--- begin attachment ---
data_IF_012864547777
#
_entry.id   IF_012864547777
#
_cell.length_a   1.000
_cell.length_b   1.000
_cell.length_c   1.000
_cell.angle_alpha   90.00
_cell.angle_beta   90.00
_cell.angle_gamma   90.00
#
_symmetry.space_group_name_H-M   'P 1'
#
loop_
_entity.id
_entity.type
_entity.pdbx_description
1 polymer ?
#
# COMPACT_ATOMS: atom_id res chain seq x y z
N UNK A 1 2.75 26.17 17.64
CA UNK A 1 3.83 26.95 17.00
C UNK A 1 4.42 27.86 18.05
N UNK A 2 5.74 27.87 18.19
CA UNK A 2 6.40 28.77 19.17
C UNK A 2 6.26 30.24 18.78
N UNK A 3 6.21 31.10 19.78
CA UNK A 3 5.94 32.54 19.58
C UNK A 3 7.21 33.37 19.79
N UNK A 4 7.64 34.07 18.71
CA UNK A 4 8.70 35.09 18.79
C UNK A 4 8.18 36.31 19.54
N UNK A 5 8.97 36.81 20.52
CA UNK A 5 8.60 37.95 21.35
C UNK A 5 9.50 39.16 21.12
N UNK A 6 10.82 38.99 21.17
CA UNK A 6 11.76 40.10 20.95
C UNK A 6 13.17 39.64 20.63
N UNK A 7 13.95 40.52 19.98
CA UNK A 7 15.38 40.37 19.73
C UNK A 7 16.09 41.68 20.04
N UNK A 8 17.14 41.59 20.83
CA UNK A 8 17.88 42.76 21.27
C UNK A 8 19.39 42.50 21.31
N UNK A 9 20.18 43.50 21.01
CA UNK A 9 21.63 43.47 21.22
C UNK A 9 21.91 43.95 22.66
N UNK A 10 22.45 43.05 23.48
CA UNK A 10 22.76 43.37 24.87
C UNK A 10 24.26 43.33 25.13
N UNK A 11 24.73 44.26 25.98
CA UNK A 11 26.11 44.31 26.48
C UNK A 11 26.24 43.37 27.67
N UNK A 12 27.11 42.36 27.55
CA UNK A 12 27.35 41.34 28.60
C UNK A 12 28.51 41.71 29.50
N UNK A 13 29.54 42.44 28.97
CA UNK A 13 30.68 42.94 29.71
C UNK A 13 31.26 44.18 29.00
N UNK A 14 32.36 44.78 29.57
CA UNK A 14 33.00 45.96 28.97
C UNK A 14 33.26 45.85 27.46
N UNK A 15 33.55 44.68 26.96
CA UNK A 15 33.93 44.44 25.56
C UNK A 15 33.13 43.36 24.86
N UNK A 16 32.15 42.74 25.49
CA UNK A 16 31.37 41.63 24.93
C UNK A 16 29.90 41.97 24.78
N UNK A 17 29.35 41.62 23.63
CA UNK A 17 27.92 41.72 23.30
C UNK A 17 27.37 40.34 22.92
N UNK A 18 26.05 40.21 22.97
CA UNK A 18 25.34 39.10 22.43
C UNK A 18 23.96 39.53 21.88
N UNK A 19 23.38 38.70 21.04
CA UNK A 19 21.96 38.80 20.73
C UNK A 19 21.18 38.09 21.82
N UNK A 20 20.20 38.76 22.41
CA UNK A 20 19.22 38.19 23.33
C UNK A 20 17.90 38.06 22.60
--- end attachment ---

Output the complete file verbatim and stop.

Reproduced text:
data_IF_012864547777
#
_entry.id   IF_012864547777
#
_cell.length_a   1.000
_cell.length_b   1.000
_cell.length_c   1.000
_cell.angle_alpha   90.00
_cell.angle_beta   90.00
_cell.angle_gamma   90.00
#
_symmetry.space_group_name_H-M   'P 1'
#
loop_
_entity.id
_entity.type
_entity.pdbx_description
1 polymer ?
#
# COMPACT_ATOMS: atom_id res chain seq x y z
N UNK A 1 2.75 26.17 17.64
CA UNK A 1 3.83 26.95 17.00
C UNK A 1 4.42 27.86 18.05
N UNK A 2 5.74 27.87 18.19
CA UNK A 2 6.40 28.77 19.17
C UNK A 2 6.26 30.24 18.78
N UNK A 3 6.21 31.10 19.78
CA UNK A 3 5.94 32.54 19.58
C UNK A 3 7.21 33.37 19.79
N UNK A 4 7.64 34.07 18.71
CA UNK A 4 8.70 35.09 18.79
C UNK A 4 8.18 36.31 19.54
N UNK A 5 8.97 36.81 20.52
CA UNK A 5 8.60 37.95 21.35
C UNK A 5 9.50 39.16 21.12
N UNK A 6 10.82 38.99 21.17
CA UNK A 6 11.76 40.10 20.95
C UNK A 6 13.17 39.64 20.63
N UNK A 7 13.95 40.52 19.98
CA UNK A 7 15.38 40.37 19.73
C UNK A 7 16.09 41.68 20.04
N UNK A 8 17.14 41.59 20.83
CA UNK A 8 17.88 42.76 21.27
C UNK A 8 19.39 42.50 21.31
N UNK A 9 20.18 43.50 21.01
CA UNK A 9 21.63 43.47 21.22
C UNK A 9 21.91 43.95 22.66
N UNK A 10 22.45 43.05 23.48
CA UNK A 10 22.76 43.37 24.87
C UNK A 10 24.26 43.33 25.13
N UNK A 11 24.73 44.26 25.98
CA UNK A 11 26.11 44.31 26.48
C UNK A 11 26.24 43.37 27.67
N UNK A 12 27.11 42.36 27.55
CA UNK A 12 27.35 41.34 28.60
C UNK A 12 28.51 41.71 29.50
N UNK A 13 29.54 42.44 28.97
CA UNK A 13 30.68 42.94 29.71
C UNK A 13 31.26 44.18 29.00
N UNK A 14 32.36 44.78 29.57
CA UNK A 14 33.00 45.96 28.97
C UNK A 14 33.26 45.85 27.46
N UNK A 15 33.55 44.68 26.96
CA UNK A 15 33.93 44.44 25.56
C UNK A 15 33.13 43.36 24.86
N UNK A 16 32.15 42.74 25.49
CA UNK A 16 31.37 41.63 24.93
C UNK A 16 29.90 41.97 24.78
N UNK A 17 29.35 41.62 23.63
CA UNK A 17 27.92 41.72 23.30
C UNK A 17 27.37 40.34 22.92
N UNK A 18 26.05 40.21 22.97
CA UNK A 18 25.34 39.10 22.43
C UNK A 18 23.96 39.53 21.88
N UNK A 19 23.38 38.70 21.04
CA UNK A 19 21.96 38.80 20.73
C UNK A 19 21.18 38.09 21.82
N UNK A 20 20.20 38.76 22.41
CA UNK A 20 19.22 38.19 23.33
C UNK A 20 17.90 38.06 22.60